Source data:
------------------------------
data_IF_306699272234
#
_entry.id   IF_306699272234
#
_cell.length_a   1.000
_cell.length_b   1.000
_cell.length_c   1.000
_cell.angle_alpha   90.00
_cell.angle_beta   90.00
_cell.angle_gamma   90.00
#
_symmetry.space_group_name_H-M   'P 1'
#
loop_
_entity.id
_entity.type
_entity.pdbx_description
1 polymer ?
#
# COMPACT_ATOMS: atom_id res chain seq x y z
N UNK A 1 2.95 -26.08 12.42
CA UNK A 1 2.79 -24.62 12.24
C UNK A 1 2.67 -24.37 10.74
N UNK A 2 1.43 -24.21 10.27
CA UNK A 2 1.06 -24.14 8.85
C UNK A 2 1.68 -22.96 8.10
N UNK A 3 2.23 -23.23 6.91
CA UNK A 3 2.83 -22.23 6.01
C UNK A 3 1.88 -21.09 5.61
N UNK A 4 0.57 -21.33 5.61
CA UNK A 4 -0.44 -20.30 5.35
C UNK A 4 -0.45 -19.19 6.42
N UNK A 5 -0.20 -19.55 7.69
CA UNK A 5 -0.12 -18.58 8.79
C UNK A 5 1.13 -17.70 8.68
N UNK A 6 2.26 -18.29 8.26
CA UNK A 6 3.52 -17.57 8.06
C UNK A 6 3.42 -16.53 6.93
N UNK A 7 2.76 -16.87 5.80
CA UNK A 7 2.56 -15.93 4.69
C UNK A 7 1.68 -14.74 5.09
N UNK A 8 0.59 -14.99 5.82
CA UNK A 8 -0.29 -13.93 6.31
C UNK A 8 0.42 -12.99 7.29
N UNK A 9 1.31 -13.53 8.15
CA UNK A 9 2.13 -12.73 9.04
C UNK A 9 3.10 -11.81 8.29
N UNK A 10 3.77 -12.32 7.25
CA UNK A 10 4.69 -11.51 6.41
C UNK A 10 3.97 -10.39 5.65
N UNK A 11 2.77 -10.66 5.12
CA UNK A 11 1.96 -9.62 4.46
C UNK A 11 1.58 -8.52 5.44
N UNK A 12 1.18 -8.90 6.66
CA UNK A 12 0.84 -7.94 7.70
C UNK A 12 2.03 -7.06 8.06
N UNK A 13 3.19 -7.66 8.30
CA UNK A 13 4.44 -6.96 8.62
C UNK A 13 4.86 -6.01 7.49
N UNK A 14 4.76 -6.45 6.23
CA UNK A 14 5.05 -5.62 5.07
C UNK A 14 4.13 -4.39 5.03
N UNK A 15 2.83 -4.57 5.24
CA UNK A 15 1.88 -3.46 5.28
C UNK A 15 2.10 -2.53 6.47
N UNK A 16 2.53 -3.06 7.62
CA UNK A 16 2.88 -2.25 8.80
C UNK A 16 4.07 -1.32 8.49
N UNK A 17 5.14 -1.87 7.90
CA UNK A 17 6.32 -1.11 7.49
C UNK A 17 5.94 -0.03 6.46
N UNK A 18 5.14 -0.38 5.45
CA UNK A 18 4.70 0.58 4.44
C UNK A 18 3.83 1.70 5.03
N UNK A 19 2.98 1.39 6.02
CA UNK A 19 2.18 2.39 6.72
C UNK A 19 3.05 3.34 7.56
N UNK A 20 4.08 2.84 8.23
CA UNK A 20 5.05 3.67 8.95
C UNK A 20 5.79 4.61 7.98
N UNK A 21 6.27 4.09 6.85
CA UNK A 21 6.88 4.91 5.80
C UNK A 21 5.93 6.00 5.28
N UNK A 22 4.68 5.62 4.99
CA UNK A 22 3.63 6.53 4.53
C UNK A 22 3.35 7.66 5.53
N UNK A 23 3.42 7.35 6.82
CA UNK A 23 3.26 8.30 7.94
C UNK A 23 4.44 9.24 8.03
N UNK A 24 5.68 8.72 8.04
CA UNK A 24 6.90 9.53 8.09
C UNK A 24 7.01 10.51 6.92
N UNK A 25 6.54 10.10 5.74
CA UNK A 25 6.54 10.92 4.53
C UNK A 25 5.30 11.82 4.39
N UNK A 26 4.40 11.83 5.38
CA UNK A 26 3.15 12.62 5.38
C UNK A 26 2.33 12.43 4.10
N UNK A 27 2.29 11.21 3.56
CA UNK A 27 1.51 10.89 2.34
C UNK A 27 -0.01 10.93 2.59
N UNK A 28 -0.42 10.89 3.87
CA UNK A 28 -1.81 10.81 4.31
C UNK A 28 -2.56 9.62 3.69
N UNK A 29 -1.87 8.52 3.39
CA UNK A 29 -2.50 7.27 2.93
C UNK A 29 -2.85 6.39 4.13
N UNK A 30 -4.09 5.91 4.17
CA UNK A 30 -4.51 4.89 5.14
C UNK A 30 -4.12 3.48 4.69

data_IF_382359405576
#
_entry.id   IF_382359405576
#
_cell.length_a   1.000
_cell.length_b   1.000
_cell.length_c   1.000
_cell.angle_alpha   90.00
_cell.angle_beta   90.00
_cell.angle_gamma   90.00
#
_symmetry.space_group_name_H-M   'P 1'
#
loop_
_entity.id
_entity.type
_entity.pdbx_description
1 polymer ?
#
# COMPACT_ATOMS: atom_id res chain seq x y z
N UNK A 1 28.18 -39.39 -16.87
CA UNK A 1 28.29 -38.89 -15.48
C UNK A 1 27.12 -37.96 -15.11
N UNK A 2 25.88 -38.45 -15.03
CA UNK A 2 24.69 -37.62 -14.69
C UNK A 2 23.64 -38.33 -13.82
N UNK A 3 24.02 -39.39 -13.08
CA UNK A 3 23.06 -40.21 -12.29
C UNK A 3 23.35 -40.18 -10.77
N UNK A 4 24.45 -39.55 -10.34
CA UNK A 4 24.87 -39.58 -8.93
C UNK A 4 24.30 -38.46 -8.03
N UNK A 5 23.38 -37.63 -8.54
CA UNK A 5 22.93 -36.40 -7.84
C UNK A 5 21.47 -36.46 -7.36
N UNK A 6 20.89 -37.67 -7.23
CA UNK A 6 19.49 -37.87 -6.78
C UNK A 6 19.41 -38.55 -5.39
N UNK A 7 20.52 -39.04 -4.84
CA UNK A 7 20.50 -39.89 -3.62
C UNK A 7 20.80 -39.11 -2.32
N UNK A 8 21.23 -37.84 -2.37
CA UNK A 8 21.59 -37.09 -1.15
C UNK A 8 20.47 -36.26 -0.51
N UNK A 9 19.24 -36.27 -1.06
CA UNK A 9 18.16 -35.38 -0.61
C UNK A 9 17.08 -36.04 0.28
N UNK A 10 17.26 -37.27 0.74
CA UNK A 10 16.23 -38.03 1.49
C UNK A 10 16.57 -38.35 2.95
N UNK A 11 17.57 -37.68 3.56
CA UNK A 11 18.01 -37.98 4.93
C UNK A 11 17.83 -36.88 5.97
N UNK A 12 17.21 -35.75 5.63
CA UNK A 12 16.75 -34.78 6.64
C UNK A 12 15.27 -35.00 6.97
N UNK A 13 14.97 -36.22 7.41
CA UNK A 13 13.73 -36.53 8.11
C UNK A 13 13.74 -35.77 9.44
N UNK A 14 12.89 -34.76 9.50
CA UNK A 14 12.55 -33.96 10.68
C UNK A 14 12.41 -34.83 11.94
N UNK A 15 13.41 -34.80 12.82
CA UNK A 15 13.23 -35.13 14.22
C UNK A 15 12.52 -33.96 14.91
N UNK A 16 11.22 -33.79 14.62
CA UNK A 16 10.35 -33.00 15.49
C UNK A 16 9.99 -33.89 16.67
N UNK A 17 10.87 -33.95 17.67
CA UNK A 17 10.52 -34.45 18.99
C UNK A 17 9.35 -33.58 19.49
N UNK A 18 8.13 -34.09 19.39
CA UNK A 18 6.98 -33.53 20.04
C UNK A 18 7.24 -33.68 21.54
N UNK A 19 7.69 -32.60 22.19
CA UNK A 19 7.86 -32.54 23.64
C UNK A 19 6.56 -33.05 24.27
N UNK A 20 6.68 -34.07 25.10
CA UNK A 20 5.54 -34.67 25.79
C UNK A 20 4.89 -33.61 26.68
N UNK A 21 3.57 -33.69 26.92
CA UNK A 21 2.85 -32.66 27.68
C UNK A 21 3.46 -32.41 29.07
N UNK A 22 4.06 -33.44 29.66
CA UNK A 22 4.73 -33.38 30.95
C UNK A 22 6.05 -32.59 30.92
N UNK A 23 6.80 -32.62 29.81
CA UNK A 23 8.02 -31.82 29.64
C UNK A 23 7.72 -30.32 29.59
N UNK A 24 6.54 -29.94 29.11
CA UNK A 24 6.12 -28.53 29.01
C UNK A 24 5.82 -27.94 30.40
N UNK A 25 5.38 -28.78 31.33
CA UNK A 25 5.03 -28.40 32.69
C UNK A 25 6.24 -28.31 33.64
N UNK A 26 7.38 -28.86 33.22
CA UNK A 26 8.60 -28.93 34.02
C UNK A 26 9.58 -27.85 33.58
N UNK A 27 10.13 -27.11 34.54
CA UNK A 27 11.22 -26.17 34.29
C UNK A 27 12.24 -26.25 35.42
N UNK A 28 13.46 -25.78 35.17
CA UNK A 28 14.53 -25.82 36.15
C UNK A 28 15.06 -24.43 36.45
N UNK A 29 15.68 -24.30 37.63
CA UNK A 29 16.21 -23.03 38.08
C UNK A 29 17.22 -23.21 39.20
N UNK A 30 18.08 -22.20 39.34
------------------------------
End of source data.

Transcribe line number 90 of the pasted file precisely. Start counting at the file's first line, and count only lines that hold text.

N UNK A 24 5.68 8.72 8.04